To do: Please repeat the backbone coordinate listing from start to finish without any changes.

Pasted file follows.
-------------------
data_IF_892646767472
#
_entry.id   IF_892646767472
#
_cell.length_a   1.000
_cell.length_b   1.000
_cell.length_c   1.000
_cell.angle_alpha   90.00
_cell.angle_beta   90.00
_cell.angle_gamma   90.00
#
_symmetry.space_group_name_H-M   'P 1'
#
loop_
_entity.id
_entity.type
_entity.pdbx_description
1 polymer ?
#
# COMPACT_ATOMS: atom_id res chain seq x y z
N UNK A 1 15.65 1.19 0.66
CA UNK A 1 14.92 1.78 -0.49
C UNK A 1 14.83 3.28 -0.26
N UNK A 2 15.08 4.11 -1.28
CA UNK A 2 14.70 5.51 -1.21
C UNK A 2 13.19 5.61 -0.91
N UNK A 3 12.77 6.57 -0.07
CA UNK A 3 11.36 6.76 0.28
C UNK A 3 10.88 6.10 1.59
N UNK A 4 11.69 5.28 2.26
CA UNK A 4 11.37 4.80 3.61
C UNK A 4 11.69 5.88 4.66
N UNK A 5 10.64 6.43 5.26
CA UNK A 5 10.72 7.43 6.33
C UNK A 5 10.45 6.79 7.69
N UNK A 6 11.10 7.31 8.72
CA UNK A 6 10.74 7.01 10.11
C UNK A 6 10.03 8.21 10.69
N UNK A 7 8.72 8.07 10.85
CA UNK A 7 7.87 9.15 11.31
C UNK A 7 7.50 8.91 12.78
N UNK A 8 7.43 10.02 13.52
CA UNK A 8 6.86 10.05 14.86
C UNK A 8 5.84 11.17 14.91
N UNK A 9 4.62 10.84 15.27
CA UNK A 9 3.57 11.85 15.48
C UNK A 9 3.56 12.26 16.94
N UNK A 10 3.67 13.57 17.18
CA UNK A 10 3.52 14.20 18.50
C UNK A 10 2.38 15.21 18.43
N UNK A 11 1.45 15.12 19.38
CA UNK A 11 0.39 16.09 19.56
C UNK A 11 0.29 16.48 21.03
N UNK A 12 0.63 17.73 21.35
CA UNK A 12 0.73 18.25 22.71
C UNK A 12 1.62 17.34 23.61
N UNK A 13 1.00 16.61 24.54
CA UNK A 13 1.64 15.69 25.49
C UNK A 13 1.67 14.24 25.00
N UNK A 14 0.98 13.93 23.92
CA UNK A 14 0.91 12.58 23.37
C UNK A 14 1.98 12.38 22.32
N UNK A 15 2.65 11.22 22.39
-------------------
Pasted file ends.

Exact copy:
data_IF_892646767472
#
_entry.id   IF_892646767472
#
_cell.length_a   1.000
_cell.length_b   1.000
_cell.length_c   1.000
_cell.angle_alpha   90.00
_cell.angle_beta   90.00
_cell.angle_gamma   90.00
#
_symmetry.space_group_name_H-M   'P 1'
#
loop_
_entity.id
_entity.type
_entity.pdbx_description
1 polymer ?
#
# COMPACT_ATOMS: atom_id res chain seq x y z
N UNK A 1 15.65 1.19 0.66
CA UNK A 1 14.92 1.78 -0.49
C UNK A 1 14.83 3.28 -0.26
N UNK A 2 15.08 4.11 -1.28
CA UNK A 2 14.70 5.51 -1.21
C UNK A 2 13.19 5.61 -0.91
N UNK A 3 12.77 6.57 -0.07
CA UNK A 3 11.36 6.76 0.28
C UNK A 3 10.88 6.10 1.59
N UNK A 4 11.69 5.28 2.26
CA UNK A 4 11.37 4.80 3.61
C UNK A 4 11.69 5.88 4.66
N UNK A 5 10.64 6.43 5.26
CA UNK A 5 10.72 7.43 6.33
C UNK A 5 10.45 6.79 7.69
N UNK A 6 11.10 7.31 8.72
CA UNK A 6 10.74 7.01 10.11
C UNK A 6 10.03 8.21 10.69
N UNK A 7 8.72 8.07 10.85
CA UNK A 7 7.87 9.15 11.31
C UNK A 7 7.50 8.91 12.78
N UNK A 8 7.43 10.02 13.52
CA UNK A 8 6.86 10.05 14.86
C UNK A 8 5.84 11.17 14.91
N UNK A 9 4.62 10.84 15.27
CA UNK A 9 3.57 11.85 15.48
C UNK A 9 3.56 12.26 16.94
N UNK A 10 3.67 13.57 17.18
CA UNK A 10 3.52 14.20 18.50
C UNK A 10 2.38 15.21 18.43
N UNK A 11 1.45 15.12 19.38
CA UNK A 11 0.39 16.09 19.56
C UNK A 11 0.29 16.48 21.03
N UNK A 12 0.63 17.73 21.35
CA UNK A 12 0.73 18.25 22.71
C UNK A 12 1.62 17.34 23.61
N UNK A 13 1.00 16.61 24.54
CA UNK A 13 1.64 15.69 25.49
C UNK A 13 1.67 14.24 25.00
N UNK A 14 0.98 13.93 23.92
CA UNK A 14 0.91 12.58 23.37
C UNK A 14 1.98 12.38 22.32
N UNK A 15 2.65 11.22 22.39